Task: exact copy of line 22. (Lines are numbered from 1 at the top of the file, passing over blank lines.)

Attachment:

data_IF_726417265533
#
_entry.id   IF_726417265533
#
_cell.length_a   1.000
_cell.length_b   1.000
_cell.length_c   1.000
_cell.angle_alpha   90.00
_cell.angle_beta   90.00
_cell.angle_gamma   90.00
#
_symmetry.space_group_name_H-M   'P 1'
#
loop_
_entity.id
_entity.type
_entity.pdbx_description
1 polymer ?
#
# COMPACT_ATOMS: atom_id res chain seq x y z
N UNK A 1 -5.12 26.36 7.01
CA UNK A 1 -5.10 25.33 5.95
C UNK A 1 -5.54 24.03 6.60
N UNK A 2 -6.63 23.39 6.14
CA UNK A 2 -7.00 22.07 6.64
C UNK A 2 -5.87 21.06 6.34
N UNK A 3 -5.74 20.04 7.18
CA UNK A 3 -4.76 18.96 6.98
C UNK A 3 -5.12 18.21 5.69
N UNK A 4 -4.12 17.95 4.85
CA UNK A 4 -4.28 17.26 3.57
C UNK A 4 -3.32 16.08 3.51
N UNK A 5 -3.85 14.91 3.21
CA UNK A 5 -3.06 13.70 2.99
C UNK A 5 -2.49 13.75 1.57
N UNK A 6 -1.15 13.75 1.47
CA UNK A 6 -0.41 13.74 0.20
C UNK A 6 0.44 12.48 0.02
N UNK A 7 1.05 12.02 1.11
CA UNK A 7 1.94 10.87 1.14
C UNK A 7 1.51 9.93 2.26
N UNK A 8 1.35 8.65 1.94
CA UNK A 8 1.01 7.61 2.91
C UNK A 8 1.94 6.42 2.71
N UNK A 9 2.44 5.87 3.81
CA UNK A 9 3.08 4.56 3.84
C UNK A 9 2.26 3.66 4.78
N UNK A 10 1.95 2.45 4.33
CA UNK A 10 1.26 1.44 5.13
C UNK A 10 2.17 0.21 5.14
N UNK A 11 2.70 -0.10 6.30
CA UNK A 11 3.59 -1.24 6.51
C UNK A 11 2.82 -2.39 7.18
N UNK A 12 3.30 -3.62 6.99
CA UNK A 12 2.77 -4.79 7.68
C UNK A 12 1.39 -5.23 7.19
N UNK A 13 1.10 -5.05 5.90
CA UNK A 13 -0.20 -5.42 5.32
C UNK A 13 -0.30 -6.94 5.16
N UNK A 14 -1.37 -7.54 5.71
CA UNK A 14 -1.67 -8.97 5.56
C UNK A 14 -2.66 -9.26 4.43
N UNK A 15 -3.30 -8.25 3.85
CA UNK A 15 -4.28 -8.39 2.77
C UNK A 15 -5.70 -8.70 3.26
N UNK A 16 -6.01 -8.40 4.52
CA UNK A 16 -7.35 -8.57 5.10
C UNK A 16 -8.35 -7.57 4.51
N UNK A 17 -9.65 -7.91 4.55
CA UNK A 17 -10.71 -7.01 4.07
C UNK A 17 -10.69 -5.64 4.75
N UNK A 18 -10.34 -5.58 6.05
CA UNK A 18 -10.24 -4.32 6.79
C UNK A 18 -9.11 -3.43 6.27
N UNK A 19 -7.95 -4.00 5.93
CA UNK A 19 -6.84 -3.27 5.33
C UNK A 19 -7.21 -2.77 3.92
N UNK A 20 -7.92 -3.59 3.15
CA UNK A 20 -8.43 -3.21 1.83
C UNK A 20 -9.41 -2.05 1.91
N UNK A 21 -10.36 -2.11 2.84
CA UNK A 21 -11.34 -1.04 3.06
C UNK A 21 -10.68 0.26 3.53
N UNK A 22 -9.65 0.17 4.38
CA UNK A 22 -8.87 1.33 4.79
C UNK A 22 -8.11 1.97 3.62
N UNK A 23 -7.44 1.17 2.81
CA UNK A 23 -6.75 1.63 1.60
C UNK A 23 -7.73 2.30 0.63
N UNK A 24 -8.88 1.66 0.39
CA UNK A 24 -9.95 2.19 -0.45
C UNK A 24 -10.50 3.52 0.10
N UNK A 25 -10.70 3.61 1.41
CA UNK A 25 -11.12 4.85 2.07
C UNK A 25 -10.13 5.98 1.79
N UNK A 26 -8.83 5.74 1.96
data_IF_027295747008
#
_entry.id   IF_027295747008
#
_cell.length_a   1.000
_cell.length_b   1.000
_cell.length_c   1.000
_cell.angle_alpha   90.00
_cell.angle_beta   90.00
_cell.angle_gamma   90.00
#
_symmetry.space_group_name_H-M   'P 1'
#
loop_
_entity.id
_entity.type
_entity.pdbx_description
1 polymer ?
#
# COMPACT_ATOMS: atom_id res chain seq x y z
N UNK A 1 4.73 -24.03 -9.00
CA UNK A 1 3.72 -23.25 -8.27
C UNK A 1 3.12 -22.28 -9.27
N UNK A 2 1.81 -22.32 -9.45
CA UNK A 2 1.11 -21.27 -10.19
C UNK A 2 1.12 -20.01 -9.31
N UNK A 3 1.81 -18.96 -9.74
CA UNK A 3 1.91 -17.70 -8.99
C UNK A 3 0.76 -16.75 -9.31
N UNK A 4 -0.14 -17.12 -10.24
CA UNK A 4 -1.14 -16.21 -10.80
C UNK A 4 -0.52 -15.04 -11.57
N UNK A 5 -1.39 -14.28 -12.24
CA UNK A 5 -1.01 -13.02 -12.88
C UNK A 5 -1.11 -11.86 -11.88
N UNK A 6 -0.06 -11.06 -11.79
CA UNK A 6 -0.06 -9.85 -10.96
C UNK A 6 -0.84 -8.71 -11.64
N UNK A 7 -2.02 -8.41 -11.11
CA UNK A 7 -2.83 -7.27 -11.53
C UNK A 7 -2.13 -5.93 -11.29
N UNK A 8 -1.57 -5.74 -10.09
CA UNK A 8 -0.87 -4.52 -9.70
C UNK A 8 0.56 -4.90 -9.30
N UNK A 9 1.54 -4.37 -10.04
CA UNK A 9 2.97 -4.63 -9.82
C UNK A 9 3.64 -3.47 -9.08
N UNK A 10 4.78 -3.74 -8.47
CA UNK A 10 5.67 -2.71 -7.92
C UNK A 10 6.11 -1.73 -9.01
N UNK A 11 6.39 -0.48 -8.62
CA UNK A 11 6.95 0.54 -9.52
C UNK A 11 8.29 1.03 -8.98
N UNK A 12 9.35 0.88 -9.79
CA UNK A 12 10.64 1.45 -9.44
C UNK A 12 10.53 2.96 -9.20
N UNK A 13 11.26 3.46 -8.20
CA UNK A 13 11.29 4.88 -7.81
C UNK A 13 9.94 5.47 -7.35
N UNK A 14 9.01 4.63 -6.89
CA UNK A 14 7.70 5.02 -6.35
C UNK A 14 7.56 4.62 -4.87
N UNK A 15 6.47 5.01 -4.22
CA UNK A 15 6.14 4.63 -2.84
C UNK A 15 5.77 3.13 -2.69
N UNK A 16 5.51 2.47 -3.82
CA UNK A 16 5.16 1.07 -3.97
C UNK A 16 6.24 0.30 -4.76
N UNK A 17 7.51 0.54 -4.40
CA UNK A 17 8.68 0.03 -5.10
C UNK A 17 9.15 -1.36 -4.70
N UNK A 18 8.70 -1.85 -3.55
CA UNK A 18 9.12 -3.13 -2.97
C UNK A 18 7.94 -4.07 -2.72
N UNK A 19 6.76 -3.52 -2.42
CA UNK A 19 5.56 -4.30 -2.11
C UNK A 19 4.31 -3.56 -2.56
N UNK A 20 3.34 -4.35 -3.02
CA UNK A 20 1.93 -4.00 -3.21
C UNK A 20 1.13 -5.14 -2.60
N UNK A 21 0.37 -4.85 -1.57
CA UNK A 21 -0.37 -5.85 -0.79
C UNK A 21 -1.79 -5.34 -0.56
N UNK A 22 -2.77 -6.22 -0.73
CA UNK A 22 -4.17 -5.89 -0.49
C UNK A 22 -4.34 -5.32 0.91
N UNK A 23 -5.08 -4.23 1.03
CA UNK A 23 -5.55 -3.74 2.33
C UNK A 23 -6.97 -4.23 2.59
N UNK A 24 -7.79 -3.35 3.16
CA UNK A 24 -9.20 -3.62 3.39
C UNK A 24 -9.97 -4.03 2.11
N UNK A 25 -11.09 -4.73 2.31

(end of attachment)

CA UNK A 1 -5.10 25.33 5.95